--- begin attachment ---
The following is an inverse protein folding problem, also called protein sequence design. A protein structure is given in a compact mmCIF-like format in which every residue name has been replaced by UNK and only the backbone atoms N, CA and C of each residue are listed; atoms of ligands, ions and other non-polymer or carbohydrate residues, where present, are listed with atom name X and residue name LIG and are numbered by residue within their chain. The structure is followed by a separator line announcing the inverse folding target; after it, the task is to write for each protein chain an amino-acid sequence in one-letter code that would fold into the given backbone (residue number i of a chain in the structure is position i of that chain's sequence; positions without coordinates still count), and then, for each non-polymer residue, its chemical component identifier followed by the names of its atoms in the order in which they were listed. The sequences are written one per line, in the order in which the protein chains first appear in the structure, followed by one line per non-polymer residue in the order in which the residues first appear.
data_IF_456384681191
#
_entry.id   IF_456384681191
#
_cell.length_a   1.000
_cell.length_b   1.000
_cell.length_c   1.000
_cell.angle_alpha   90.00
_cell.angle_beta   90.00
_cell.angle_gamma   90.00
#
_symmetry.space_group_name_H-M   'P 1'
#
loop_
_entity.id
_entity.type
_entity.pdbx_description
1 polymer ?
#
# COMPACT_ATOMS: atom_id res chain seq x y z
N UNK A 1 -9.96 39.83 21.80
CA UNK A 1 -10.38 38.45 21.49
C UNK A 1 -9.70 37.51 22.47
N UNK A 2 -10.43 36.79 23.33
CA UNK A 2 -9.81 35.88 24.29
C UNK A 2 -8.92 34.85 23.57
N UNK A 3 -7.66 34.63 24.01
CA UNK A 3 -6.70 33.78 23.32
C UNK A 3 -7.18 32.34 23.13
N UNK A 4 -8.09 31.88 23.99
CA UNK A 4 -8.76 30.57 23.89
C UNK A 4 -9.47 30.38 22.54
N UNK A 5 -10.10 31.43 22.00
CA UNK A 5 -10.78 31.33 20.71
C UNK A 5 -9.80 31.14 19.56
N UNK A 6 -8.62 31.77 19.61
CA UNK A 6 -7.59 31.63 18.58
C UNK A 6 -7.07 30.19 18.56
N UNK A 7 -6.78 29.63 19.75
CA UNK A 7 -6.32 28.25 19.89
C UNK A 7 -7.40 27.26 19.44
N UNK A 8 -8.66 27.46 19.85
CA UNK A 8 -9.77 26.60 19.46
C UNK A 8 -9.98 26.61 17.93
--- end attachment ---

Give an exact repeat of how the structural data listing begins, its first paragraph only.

The following is an inverse protein folding problem, also called protein sequence design. A protein structure is given in a compact mmCIF-like format in which every residue name has been replaced by UNK and only the backbone atoms N, CA and C of each residue are listed; atoms of ligands, ions and other non-polymer or carbohydrate residues, where present, are listed with atom name X and residue name LIG and are numbered by residue within their chain. The structure is followed by a separator line announcing the inverse folding target; after it, the task is to write for each protein chain an amino-acid sequence in one-letter code that would fold into the given backbone (residue number i of a chain in the structure is position i of that chain's sequence; positions without coordinates still count), and then, for each non-polymer residue, its chemical component identifier followed by the names of its atoms in the order in which they were listed. The sequences are written one per line, in the order in which the protein chains first appear in the structure, followed by one line per non-polymer residue in the order in which the residues first appear.